How Baseball Works

A guide to Major League Baseball

brought to you by Ab Initio Games


The Basics
Hitting/Getting on Base
Scoring and Base- Running
Batting Lineup
Fielding and Positions
Rotation and the Bullpen
Pitches and Pitching
Regular Season
World Series and Playoffs
Umpires and Scorers
The Field of Play
All-Star Game
Common Terms
Useful Links
Index Page
Gameplan Baseball

The World Series (and the Playoffs)

The Playoffs

At the end of the regular season the three divisional winners (ranked 1, 2 and 3 according to their win-loss records) and two wild-card teams (ranked 4 and 5) from each league (the American League and the National League) go forward into the playoffs. 

The two wild-card teams play each other in a one game "winner takes all" match, with the survivor joining the three divisional winners in the "Divisional Series" (effectively the quarter finals, as there are two pairs of teams in each league). The four teams in each league play two series of knockout baseball to determine the who "wins the pennant" (by tradition, the league winners are awarded a pennant to fly over their stadium). The two league winners then meet in the "World Series" (believed to be so called, because the first sponsor was the "Daily World" newspaper).

The first round of the playoffs (known as the "Divisional Series") are played over the best-of-five games (the first two at one venue, then two at the other, then a fifth at the first venue if required), with the higher ranked team having "home field advantage" (i.e. three home games and two on the road). The second round of the playoffs (known as the "Championship Series") are played over the best-of-seven games, with home field advantage meaning four home games (two games at one venue, three at the other, then two more at the first venue).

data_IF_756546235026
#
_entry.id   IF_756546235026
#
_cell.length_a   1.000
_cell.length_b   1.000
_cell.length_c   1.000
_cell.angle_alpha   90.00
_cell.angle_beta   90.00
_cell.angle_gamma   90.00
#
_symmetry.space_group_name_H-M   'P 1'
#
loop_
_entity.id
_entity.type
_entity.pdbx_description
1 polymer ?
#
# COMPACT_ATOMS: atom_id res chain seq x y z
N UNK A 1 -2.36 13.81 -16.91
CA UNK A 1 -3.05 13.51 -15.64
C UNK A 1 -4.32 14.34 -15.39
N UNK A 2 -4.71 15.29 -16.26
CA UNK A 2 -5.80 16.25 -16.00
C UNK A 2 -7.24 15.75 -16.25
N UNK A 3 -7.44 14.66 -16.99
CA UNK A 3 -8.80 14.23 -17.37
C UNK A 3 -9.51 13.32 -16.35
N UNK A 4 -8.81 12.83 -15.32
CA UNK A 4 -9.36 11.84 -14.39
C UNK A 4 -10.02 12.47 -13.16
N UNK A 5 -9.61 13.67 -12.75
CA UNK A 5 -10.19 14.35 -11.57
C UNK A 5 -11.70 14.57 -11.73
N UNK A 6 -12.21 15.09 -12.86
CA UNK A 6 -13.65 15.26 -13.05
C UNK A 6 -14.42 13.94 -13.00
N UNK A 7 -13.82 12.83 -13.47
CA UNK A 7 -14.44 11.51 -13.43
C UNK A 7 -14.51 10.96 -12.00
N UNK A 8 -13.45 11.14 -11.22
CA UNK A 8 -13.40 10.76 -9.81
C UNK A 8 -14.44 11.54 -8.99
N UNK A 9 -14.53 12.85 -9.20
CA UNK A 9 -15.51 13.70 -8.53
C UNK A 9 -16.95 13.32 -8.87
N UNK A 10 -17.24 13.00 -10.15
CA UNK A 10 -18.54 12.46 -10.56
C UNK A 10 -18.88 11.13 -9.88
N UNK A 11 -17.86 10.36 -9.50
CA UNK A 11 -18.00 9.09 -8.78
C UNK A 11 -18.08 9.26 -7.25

In the first round, the no.1 ranked team plays the no.4 ranked team (and no.2 plays no.3), unless they came from the same division, in which case 1 plays 3, and 2 plays 4. Ties in rankings are broken by the toss of a coin!

Note: the Major Leagues keep changing the formats for seedings, who plays who and schedules, and the TV companies have an impact on scheduling as well.

If a team can clinch a postseason series early it's a big advantage, as they can rest their players and "set up" their pitching rotation for the next series (if your star pitcher had to play in the final game of the Divisional Series, he won't be rested enough to pitch until the middle of the Championship series). However, if a hitter doesn't play for more than a day or two he tends to get out of rhythm, and teams with a few days off will normally play one or two practice matches (but not involving their pitchers).

Normally (unlike the regular season) there is a day's travel in the middle of the series when the venue changes, so teams can normally have smaller pitching rotations for playoff series (because of the extra days' rest). Teams will normally change their rosters slightly for playoff series, perhaps bringing in an extra hitter for a pitcher, or a pitcher more used to pitching from the bullpen.

The World Series

The playoffs climax with the World Series (also known as the "Fall Classic"), matching up the champions of the two leagues, playing a best of seven series with AL rules in AL ballparks, and NL rules in NL ballparks. 

Home field Advantage for the World Series is currently decided by whichever league wins the "All-Star Game" - a serious debating point for all Baseball fans. In the past the two leagues simply took turns - one year the AL, the next the NL.


This website, "How Baseball Works", is a guide to the game of the Baseball, brought to you by the online interactive Baseball Management game, Gameplan Baseball. For more details about Gameplan Baseball, including our free online startup offer please see Ab Initio Games or contact: